More than 140 of the country’s top racial justice leaders and allies have written an open letter calling on the largest asset managers to uphold their racial equity and justice commitments.
Leaders representing Color of Change, Black to the Future Action Fund, NAACP, and People for the American Way detail in the open letter published in the Financial Times, that asset managers’ votes during the 2021 proxy season will be a test to see if they’ll act on their racial justice and racial equity promises.
Majority Action, a nonprofit shareholder advocacy organization, and the Service Employees International Union (SEIU) sponsored the letter and outlined the specific company votes in a proxy voting guide it launched this month.
“Without shareholder action, major corporations will continue to endanger Black and other marginalized communities to maximize profit gains and conduct business as usual. In just the span of a few months, we have already witnessed corporations attempt to walk back their commitment to halt donations to insurrectionist enablers,” said Color Of Change’s president, Rashad Robinson.
“These major asset managers have the opportunity to set an industry standard for corporations to go beyond their statements, and we are calling on them to commit to demands that will move our country forward—such as supporting a racial equity audit, complete transparency and accountability on political spending and lobbying, and addressing corporate practices and policies that prohibit safe and equitable workplaces for Black communities,” Robinson added. “Since companies have failed to act on their own, shareholders and their asset managers must step up to use their power to force these companies to enact protective policies.”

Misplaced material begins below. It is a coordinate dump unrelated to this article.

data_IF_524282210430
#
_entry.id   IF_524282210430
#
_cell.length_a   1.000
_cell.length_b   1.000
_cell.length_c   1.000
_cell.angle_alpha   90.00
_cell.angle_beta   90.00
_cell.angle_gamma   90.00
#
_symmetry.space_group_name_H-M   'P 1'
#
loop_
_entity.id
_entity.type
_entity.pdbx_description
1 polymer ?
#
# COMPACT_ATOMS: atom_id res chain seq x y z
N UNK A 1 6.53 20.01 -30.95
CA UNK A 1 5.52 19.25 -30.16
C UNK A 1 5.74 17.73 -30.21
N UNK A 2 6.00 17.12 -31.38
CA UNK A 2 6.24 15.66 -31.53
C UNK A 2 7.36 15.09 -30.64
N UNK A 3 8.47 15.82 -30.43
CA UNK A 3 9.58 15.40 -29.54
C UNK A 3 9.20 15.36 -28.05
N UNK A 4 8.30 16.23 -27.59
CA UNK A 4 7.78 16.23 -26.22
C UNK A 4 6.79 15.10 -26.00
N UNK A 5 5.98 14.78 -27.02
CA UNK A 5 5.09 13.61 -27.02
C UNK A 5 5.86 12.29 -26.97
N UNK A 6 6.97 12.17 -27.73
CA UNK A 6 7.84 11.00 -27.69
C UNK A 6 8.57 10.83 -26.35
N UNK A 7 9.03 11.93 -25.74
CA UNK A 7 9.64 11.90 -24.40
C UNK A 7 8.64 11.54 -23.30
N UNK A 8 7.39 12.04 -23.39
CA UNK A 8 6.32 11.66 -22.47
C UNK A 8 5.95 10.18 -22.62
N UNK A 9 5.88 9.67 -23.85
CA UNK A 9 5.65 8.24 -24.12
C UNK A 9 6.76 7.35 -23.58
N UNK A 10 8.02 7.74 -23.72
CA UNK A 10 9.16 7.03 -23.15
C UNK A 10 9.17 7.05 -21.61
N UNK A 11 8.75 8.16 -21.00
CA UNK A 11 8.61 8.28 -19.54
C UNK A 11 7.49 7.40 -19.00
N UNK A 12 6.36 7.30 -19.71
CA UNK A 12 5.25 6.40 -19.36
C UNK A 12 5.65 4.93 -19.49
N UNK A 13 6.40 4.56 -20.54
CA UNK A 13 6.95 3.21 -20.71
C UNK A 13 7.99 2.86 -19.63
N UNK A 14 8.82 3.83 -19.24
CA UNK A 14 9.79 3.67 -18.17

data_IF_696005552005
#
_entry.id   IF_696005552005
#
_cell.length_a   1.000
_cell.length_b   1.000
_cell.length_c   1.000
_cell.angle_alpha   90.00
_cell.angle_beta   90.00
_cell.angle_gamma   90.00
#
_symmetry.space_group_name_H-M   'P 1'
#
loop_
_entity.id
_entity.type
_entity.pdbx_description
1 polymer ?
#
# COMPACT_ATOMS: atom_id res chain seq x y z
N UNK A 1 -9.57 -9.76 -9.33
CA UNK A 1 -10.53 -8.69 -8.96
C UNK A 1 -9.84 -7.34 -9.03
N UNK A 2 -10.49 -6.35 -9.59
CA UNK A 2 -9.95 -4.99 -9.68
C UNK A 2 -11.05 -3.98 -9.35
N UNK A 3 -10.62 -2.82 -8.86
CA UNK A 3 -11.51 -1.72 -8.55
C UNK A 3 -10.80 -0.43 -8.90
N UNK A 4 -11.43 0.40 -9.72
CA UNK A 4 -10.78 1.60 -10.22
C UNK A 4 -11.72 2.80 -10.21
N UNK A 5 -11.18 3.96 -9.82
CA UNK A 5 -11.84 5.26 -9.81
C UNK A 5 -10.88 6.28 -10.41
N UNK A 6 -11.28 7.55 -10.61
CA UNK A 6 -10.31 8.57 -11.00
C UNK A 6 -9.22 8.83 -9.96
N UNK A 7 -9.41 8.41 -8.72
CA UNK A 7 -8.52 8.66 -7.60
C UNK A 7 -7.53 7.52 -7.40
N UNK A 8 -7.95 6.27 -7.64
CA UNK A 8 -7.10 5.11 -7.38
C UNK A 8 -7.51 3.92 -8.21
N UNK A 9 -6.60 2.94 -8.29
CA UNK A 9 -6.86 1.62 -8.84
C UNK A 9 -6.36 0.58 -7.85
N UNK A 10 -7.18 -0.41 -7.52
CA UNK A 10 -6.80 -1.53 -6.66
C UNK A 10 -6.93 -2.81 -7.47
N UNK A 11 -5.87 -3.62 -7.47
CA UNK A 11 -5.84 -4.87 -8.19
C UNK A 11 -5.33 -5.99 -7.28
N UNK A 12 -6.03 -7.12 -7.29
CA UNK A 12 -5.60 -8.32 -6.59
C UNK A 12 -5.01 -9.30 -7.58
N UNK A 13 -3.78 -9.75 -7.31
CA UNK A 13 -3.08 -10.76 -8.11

During the resurgence of the Black Lives Matter movement last summer, hundreds of companies made pledges to racial equity and racial justice. However, a report by Majority Action and SEIU revealed many companies failed these programs.
According to the report, BlackRock, Vanguard, and State Street all failed to support the vast majority of racial equity pledges they made. That includes efforts to address board diversity, pay disparities, workplace discrimination, and civil rights issues in the United States.
The report revealed BlackRock and Vanguard in particular failed to vote to hold boards accountable for their lack of diversity last year. The firms supported every director at over 90% of the boards with no “racially or ethnically diverse” members in the S&P 500 in 2020, as well as at over 90% of the boards that had no Black directors.
The letter calls on large asset managers to oppose all-White boards or those with a single minority member and support shareholder demands for racial equity audits this season at critical companies in the finance, healthcare, and retail sectors. The group is also calling for complete transparency and accountability on political spending and lobbying.